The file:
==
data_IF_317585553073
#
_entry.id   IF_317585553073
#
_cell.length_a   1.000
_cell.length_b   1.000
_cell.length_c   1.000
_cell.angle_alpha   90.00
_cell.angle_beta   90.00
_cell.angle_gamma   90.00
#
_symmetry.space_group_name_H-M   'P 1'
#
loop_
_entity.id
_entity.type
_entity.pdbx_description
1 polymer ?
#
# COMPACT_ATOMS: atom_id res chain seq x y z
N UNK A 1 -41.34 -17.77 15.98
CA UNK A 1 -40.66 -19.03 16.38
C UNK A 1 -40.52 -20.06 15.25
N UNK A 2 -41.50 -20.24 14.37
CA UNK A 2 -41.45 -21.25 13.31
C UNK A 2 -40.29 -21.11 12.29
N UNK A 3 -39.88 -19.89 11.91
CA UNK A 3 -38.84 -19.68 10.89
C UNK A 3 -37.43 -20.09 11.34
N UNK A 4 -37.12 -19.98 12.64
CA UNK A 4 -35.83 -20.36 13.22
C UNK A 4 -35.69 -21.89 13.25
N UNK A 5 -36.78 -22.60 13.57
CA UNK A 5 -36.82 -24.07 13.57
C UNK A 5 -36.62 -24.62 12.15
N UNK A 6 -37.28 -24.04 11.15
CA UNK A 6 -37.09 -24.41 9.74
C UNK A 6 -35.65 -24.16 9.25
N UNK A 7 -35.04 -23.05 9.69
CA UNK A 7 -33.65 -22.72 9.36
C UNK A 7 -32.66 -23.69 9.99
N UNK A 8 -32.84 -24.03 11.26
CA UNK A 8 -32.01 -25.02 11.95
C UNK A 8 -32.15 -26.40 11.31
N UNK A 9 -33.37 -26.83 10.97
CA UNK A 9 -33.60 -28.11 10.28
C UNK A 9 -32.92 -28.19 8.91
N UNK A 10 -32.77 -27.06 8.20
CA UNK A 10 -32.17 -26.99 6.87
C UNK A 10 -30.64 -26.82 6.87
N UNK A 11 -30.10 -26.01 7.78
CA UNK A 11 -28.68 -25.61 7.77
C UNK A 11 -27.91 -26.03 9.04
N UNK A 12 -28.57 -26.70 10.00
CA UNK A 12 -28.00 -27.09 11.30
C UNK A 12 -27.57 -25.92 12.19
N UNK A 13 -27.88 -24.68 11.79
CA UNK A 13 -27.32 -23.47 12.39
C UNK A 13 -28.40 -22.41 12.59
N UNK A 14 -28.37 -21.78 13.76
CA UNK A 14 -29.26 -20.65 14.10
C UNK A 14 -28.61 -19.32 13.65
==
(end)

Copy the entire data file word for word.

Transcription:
data_IF_317585553073
#
_entry.id   IF_317585553073
#
_cell.length_a   1.000
_cell.length_b   1.000
_cell.length_c   1.000
_cell.angle_alpha   90.00
_cell.angle_beta   90.00
_cell.angle_gamma   90.00
#
_symmetry.space_group_name_H-M   'P 1'
#
loop_
_entity.id
_entity.type
_entity.pdbx_description
1 polymer ?
#
# COMPACT_ATOMS: atom_id res chain seq x y z
N UNK A 1 -41.34 -17.77 15.98
CA UNK A 1 -40.66 -19.03 16.38
C UNK A 1 -40.52 -20.06 15.25
N UNK A 2 -41.50 -20.24 14.37
CA UNK A 2 -41.45 -21.25 13.31
C UNK A 2 -40.29 -21.11 12.29
N UNK A 3 -39.88 -19.89 11.91
CA UNK A 3 -38.84 -19.68 10.89
C UNK A 3 -37.43 -20.09 11.34
N UNK A 4 -37.12 -19.98 12.64
CA UNK A 4 -35.83 -20.36 13.22
C UNK A 4 -35.69 -21.89 13.25
N UNK A 5 -36.78 -22.60 13.57
CA UNK A 5 -36.82 -24.07 13.57
C UNK A 5 -36.62 -24.62 12.15
N UNK A 6 -37.28 -24.04 11.15
CA UNK A 6 -37.09 -24.41 9.74
C UNK A 6 -35.65 -24.16 9.25
N UNK A 7 -35.04 -23.05 9.69
CA UNK A 7 -33.65 -22.72 9.36
C UNK A 7 -32.66 -23.69 9.99
N UNK A 8 -32.84 -24.03 11.26
CA UNK A 8 -32.01 -25.02 11.95
C UNK A 8 -32.15 -26.40 11.31
N UNK A 9 -33.37 -26.83 10.97
CA UNK A 9 -33.60 -28.11 10.28
C UNK A 9 -32.92 -28.19 8.91
N UNK A 10 -32.77 -27.06 8.20
CA UNK A 10 -32.17 -26.99 6.87
C UNK A 10 -30.64 -26.82 6.87
N UNK A 11 -30.10 -26.01 7.78
CA UNK A 11 -28.68 -25.61 7.77
C UNK A 11 -27.91 -26.03 9.04
N UNK A 12 -28.57 -26.70 10.00
CA UNK A 12 -28.00 -27.09 11.30
C UNK A 12 -27.57 -25.92 12.19
N UNK A 13 -27.88 -24.68 11.79
CA UNK A 13 -27.32 -23.47 12.39
C UNK A 13 -28.40 -22.41 12.59
N UNK A 14 -28.37 -21.78 13.76
CA UNK A 14 -29.26 -20.65 14.10
C UNK A 14 -28.61 -19.32 13.65